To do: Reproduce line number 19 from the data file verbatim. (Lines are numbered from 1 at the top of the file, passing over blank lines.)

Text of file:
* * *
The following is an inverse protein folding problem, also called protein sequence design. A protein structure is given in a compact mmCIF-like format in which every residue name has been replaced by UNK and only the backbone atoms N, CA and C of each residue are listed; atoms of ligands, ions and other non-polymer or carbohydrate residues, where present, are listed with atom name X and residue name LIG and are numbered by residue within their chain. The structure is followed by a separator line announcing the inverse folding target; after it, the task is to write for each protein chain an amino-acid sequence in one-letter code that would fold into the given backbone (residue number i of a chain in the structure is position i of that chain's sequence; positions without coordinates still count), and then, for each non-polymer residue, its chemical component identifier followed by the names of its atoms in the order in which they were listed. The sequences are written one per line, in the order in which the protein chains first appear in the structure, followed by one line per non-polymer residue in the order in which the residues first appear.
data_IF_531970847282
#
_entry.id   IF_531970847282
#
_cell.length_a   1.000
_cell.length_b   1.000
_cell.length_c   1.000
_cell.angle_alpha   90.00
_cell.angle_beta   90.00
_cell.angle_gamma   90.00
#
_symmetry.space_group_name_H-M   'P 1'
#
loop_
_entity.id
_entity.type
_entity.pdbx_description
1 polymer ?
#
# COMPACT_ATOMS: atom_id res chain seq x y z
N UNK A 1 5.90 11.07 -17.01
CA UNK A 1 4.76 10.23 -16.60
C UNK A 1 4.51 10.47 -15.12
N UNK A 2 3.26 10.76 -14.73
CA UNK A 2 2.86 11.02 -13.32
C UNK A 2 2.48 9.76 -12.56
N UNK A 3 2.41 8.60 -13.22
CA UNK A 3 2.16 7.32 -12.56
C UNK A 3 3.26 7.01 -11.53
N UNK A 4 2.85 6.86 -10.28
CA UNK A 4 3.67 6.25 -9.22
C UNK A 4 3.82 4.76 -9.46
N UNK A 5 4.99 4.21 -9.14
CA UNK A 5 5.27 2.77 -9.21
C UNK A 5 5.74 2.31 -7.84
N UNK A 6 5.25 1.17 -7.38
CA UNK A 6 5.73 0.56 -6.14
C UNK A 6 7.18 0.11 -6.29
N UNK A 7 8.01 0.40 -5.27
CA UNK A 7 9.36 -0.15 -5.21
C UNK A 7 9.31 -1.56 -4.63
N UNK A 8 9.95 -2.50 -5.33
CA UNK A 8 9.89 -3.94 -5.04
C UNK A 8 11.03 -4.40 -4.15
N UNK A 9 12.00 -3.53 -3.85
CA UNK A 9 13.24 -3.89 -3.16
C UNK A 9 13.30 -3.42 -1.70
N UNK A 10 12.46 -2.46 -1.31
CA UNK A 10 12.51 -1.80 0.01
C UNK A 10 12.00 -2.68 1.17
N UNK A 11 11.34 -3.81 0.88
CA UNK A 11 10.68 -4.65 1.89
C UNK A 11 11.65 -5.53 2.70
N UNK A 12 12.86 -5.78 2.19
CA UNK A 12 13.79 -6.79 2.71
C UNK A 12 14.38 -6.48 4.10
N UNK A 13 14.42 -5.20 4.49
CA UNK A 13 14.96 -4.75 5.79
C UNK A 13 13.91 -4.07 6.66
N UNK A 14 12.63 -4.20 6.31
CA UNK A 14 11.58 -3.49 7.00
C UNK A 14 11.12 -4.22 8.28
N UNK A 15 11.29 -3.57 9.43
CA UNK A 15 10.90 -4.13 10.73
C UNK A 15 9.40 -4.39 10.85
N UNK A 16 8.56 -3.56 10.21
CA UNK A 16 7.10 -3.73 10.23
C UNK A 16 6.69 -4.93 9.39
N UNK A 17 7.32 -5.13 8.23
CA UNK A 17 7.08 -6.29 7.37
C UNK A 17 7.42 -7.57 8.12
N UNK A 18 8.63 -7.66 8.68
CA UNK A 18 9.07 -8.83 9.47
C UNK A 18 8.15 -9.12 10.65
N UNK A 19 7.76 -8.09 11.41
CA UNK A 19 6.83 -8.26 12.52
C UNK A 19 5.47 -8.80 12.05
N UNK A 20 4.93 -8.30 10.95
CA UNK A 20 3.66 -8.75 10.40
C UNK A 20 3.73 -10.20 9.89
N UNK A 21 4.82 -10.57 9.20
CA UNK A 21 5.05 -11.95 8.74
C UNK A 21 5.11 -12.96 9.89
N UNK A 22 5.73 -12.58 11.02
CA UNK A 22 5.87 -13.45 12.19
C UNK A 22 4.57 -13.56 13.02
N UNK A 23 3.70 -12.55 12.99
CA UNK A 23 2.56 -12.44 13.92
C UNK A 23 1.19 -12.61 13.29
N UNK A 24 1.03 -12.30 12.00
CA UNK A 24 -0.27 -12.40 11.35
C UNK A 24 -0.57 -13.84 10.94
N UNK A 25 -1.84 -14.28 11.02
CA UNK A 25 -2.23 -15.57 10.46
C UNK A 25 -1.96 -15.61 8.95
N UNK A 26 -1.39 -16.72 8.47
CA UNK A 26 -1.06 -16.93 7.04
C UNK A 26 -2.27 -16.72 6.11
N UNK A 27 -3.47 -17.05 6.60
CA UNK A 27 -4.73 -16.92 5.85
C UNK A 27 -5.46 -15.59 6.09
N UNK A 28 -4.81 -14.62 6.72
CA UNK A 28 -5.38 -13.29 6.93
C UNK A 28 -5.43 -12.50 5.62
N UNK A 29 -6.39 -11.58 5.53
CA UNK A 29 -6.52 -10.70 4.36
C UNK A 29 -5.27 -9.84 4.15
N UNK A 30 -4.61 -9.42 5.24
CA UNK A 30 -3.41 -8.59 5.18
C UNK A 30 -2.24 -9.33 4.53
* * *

1 polymer ?